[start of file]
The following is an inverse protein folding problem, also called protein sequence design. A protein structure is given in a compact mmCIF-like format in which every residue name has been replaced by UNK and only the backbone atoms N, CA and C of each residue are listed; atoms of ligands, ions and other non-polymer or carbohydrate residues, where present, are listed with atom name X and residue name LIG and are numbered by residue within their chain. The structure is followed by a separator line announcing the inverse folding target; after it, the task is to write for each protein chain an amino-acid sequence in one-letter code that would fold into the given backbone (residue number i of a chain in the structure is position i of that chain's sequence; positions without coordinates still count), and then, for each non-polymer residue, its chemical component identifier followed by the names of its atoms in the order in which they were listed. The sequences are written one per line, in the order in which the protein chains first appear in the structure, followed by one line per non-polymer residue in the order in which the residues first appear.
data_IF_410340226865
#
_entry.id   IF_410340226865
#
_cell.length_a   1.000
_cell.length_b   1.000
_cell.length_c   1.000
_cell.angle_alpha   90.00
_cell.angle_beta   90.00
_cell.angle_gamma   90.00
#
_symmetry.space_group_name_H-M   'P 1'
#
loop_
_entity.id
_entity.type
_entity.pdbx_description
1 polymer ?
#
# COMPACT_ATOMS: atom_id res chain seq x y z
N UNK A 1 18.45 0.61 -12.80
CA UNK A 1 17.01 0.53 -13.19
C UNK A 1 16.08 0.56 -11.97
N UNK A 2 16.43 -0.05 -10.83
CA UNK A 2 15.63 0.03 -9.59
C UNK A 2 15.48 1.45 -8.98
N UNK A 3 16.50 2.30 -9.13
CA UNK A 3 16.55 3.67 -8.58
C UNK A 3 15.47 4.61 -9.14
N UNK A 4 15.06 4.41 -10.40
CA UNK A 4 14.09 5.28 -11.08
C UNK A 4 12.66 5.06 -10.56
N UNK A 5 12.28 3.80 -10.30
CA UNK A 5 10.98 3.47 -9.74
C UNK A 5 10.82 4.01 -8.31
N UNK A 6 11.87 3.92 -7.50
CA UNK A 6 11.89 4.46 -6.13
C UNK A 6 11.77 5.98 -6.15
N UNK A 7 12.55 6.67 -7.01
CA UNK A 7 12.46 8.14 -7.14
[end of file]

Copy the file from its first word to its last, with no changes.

The following is an inverse protein folding problem, also called protein sequence design. A protein structure is given in a compact mmCIF-like format in which every residue name has been replaced by UNK and only the backbone atoms N, CA and C of each residue are listed; atoms of ligands, ions and other non-polymer or carbohydrate residues, where present, are listed with atom name X and residue name LIG and are numbered by residue within their chain. The structure is followed by a separator line announcing the inverse folding target; after it, the task is to write for each protein chain an amino-acid sequence in one-letter code that would fold into the given backbone (residue number i of a chain in the structure is position i of that chain's sequence; positions without coordinates still count), and then, for each non-polymer residue, its chemical component identifier followed by the names of its atoms in the order in which they were listed. The sequences are written one per line, in the order in which the protein chains first appear in the structure, followed by one line per non-polymer residue in the order in which the residues first appear.
data_IF_410340226865
#
_entry.id   IF_410340226865
#
_cell.length_a   1.000
_cell.length_b   1.000
_cell.length_c   1.000
_cell.angle_alpha   90.00
_cell.angle_beta   90.00
_cell.angle_gamma   90.00
#
_symmetry.space_group_name_H-M   'P 1'
#
loop_
_entity.id
_entity.type
_entity.pdbx_description
1 polymer ?
#
# COMPACT_ATOMS: atom_id res chain seq x y z
N UNK A 1 18.45 0.61 -12.80
CA UNK A 1 17.01 0.53 -13.19
C UNK A 1 16.08 0.56 -11.97
N UNK A 2 16.43 -0.05 -10.83
CA UNK A 2 15.63 0.03 -9.59
C UNK A 2 15.48 1.45 -8.98
N UNK A 3 16.50 2.30 -9.13
CA UNK A 3 16.55 3.67 -8.58
C UNK A 3 15.47 4.61 -9.14
N UNK A 4 15.06 4.41 -10.40
CA UNK A 4 14.09 5.28 -11.08
C UNK A 4 12.66 5.06 -10.56
N UNK A 5 12.28 3.80 -10.30
CA UNK A 5 10.98 3.47 -9.74
C UNK A 5 10.82 4.01 -8.31
N UNK A 6 11.87 3.92 -7.50
CA UNK A 6 11.89 4.46 -6.13
C UNK A 6 11.77 5.98 -6.15
N UNK A 7 12.55 6.67 -7.01
CA UNK A 7 12.46 8.14 -7.14